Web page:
Election officials to hear Issue 2 complaint; 2 others tossed

The Ohio Elections Commission on Thursday agreed to have a full hearing on a case filed by the supporters of State Issue 2 against their opponents, alleging spending misconduct by their Political Action Committee.

But the commission dismissed two other complaints against the same group — Ohioans Against the Deceptive Rx Ballot Issue.

The dismissed complaints alleged that the opposition campaign, which is entirely funded by big drug companies through the trade group PhRMA, broke campaign finance law by failing to properly register an LLC as a PAC and failing to itemize how much money came from individual PhRMA member companies.

The complaint the commission agreed to hear claims the opposition failed to register their PAC in a timely manner and failed to report activity occurring before the PAC was registered.

“We’ve said from the beginning that all three of the Yes side’s complaints were baseless — and today the Ohio Elections Commission unanimously voted to dismiss two of them out of hand,” said No campaign spokesman Dale Butland. “But even though a 3-2 majority also voted to dismiss the third complaint, that motion fell one vote short of the four that were needed. And so, a hearing on that complaint will be held on Nov. 2 — and when it occurs, we’re extremely confident that we will win that one as well.”

Issue 2 supporters — Ohio Taxpayers for Lower Drug Prices — said they are disappointed with the commission’s decision and fear it could set precedent that allows campaign donor information to be hidden from the public.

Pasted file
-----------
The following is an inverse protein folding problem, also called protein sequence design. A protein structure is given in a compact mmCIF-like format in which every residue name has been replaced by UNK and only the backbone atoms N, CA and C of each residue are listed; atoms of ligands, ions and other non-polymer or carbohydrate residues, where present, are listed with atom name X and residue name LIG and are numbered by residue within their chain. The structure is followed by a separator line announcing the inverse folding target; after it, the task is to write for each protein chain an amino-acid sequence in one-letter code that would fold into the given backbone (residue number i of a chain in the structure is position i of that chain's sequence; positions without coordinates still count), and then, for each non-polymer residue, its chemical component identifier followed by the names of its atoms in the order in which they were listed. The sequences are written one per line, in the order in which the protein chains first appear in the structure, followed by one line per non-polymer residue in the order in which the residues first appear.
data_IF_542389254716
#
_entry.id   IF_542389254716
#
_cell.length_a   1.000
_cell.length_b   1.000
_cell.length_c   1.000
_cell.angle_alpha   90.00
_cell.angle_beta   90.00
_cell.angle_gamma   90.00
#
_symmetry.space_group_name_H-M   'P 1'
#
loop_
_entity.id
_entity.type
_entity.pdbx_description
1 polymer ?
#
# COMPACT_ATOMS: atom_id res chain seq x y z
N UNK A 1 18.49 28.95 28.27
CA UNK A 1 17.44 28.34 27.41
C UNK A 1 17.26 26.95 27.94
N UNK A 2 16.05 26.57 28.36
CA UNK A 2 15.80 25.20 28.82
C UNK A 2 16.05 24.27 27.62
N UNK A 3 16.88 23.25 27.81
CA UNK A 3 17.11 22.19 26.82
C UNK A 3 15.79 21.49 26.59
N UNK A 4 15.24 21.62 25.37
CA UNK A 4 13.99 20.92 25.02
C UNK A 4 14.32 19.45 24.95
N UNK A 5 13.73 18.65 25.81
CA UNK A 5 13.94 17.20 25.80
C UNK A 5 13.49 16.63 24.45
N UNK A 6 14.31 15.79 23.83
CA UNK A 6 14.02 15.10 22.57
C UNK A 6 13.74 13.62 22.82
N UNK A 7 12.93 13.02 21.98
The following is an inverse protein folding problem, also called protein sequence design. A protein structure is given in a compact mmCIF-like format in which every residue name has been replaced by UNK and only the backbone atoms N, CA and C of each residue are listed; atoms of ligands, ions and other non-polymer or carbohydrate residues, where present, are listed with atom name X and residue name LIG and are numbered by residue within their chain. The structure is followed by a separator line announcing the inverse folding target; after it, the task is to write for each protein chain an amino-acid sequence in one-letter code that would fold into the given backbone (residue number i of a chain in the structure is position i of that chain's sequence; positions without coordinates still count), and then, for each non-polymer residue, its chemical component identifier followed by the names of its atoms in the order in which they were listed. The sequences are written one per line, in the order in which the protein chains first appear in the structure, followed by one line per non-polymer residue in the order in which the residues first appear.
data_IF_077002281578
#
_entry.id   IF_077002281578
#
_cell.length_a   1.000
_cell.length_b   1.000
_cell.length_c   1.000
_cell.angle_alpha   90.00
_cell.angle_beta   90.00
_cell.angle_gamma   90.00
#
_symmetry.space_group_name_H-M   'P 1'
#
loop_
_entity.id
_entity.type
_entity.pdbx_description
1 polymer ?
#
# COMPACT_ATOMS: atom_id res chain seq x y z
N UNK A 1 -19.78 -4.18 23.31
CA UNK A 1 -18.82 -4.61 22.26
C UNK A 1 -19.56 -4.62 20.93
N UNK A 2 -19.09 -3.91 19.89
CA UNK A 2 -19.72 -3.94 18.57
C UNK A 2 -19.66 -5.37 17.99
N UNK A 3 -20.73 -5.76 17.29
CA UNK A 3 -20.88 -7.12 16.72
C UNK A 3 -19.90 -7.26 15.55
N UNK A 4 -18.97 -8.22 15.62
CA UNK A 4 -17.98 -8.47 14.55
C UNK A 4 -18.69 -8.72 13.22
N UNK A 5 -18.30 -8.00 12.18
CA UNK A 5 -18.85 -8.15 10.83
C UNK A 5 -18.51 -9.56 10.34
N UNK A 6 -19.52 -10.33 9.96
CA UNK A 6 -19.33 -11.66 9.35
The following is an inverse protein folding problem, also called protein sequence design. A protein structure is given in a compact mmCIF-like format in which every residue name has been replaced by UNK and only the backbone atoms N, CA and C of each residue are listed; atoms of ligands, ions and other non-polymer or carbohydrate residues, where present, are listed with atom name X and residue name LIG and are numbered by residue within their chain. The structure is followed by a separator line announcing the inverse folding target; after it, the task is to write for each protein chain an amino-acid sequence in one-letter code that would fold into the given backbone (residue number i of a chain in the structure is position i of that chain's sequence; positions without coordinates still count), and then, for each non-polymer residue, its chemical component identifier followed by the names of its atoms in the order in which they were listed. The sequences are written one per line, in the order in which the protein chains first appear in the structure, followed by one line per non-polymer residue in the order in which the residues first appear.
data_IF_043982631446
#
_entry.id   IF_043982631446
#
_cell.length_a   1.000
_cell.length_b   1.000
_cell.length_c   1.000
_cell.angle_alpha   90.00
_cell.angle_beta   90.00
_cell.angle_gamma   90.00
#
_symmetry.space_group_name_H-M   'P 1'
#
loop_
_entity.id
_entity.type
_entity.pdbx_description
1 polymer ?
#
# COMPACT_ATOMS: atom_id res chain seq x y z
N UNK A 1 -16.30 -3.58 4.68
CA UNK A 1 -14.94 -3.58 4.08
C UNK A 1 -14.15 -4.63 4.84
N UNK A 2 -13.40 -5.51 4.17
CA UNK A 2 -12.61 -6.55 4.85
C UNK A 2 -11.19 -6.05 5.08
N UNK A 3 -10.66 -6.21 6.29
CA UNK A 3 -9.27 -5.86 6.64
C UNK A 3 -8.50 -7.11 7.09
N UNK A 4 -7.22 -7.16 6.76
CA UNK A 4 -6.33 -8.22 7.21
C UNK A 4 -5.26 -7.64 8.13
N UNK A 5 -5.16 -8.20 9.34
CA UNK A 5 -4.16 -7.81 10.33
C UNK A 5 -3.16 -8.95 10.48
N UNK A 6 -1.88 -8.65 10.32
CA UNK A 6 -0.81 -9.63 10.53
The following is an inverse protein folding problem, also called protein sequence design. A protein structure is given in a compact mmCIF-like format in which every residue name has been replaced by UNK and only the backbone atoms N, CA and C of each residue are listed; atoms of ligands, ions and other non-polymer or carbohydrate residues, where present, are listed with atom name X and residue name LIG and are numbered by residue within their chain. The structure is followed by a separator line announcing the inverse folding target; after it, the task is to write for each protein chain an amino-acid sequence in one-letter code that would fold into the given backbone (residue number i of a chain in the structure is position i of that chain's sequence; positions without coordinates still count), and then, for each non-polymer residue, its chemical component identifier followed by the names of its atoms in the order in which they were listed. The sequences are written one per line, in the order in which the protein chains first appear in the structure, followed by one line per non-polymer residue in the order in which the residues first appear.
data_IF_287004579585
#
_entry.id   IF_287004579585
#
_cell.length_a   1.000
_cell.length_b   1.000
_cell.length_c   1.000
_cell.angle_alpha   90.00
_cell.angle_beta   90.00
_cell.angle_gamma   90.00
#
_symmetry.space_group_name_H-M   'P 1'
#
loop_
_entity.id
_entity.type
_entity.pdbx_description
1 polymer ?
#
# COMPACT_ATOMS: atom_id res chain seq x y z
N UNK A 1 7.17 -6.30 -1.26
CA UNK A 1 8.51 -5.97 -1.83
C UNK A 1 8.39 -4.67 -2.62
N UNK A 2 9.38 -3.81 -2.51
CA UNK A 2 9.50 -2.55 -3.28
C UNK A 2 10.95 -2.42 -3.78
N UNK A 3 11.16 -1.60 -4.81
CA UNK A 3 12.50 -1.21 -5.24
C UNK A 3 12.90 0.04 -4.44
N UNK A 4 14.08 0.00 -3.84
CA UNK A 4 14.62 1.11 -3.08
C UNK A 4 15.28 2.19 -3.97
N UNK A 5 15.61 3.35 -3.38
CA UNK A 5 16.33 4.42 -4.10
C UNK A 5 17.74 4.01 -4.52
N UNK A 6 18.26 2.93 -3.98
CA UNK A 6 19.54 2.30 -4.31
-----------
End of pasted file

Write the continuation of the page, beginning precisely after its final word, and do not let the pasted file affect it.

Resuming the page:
“It’s another example of them rigging the system against taxpayers and against voters,” said Yes campaign spokesman Matt Borges.

MORE: Ohio Issue 2: What’s really going on?

The opponents’ financial disclosure statements filed in July show the PAC received $15.8 million in donations at that point, entirely from a subsidiary of PhRMA. The subsidiary is an limited liability corporation, formed in Ohio the same day as the PAC and bearing the same name.

The Yes campaign contends this was an illegal maneuver in order to avoid disclosing the individual donors.

“Our opponents are afraid and ashamed to show their faces because if the veil of secrecy were lifted what Ohioans would learn is that all the big name drug companies are financing the fight to defeat Issue 2,” spokesman Dennis Willard said at the time of the complaint filing.

Borges said Friday the commission’s decision amounts to condoning secretive campaign finance practices that deceive voters.

“That’s not how this process is supposed to work,” he said.

The No campaign has repeatedly said it is not hiding anything.

“We’ve never made any secret of it. We’ve said that the pharmaceutical industry is funding the bulk of this campaign,” Butland said.


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